Architecture as a profession has *really* suffered over the last 15 yrs or so - because of the safety implications they had to be strict with the maths/engineering knowledge which unfortunately meant quite a lot of architects qualifying without any talent at designing functional beautiful buildings at all...they're trying to rectify it now by having less strict entry requirements and more maths/engineering training during the course to bring people with good design skills up to the required level technical wise and hopefully counteract decades of mock tudar/brookside style estates of jelly mould houses and make our surroundings more beautiful and stimulating to live in.

    Such a mix of contradicting subjects/skills has to make it difficult to succeed in (especially given the crappy job prospects after all those yrs training)

    I'm so glad I'm studying Architecture in October now I've read that!
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    (Original post by Pencil Queen)
    most medics wouldn't *dream* of doing any other subject....
    i flirted with law for quite a while. can certainly say i don't find medicine easy, even though i am now 100% committed towards being a doctor.
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    (Original post by Invisible)

    1.) Difficulty of getting onto the course i.e.) Grades.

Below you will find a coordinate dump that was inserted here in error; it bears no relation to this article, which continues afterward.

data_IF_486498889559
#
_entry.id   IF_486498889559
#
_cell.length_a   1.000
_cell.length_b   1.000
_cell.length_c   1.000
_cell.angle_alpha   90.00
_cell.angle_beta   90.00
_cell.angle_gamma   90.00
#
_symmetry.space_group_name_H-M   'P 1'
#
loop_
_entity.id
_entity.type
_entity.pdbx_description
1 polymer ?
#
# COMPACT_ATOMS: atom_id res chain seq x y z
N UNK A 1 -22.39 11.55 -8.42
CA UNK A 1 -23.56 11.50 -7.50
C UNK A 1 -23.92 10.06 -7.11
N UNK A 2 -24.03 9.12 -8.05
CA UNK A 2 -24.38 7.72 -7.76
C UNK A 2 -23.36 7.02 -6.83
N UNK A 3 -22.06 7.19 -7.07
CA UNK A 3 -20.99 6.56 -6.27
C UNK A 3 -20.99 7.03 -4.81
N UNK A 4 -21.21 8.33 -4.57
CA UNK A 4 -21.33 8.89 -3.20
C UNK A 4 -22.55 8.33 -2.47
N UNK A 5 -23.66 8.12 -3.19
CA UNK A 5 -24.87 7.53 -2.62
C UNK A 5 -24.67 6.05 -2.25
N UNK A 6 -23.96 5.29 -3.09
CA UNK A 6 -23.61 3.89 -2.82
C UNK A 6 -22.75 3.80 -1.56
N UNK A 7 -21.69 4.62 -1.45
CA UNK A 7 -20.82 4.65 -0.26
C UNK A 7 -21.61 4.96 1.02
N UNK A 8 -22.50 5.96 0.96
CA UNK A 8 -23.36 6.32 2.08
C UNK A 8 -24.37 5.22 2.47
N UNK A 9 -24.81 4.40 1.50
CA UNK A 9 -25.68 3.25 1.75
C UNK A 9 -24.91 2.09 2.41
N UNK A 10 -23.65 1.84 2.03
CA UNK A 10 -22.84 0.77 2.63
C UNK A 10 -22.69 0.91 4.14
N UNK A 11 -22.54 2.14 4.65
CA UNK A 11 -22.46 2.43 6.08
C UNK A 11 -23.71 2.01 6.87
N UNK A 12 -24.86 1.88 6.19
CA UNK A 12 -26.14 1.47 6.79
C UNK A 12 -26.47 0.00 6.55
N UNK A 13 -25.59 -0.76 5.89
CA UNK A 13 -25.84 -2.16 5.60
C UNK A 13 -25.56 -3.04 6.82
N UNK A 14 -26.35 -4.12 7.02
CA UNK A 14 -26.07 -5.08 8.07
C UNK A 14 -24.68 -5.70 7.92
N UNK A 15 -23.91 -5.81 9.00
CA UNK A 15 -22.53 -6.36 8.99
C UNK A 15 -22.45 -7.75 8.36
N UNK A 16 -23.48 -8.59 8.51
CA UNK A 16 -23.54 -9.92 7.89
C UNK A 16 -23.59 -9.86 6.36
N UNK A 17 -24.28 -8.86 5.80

2.) How long the course lasts
    3.) Difficulty of passing the degree i.e.) The deamnds of assessment.

    [/b]
    i'd say your 3rd point is a good one, but the first two aren't as good really, becouse the difficulty of getting in isn't really linked with the difficulty of the course it just means its a very well subscribed course and they can afford to be picky about who they let in, in general electrical and electronic engineering has quite low entry grades due to the small amount of people wanting to do the course. and Medicine could be said to having high entry grades becouse they only want the best people dealing with operations, not becouse the course is hard (Which undoubtly is hard).

    and the second point is the length of the course just means theres a lot to learn not that its particulary hard. Like you'd not send a newly graduated doctor into an operating room and expect him to slice and dice the guy and cure his problems. takes training. but then so does engineering (Just using engineering as an example cos its something i know) An MEng takes 5 years to get, then you may have a 2 year training scheme after that, so thats 7 years, i never did a masters but it'll be 6 years total before i'll be fully trained.
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    (Original post by mjf)
    If you consider medicine to be difficult = think about veterinary medicine where you have to do all of that and in a number of different species!! I still wouldnt change it for the world! :P
    heehee, same here
    How 'difficult' something is does hugely depend on the individual person - for instance - I would find a degree in English sooooooooooooooooooooooooooooooo ooooooooo hard!!!!!!!!!!!!!!!!!!
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    I'd say it depends totally on your ability. I'd find a degree in, say, art or music almost impossible because I'm just no good at it, whereas my subject (English) seems 'easier' to me because it's where my talent lies. It's all relative...
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    Everyone knows it's medicine
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    (Original post by tomhitchings)
    Everyone knows it's medicine
    obviously not or everyone would of voted for it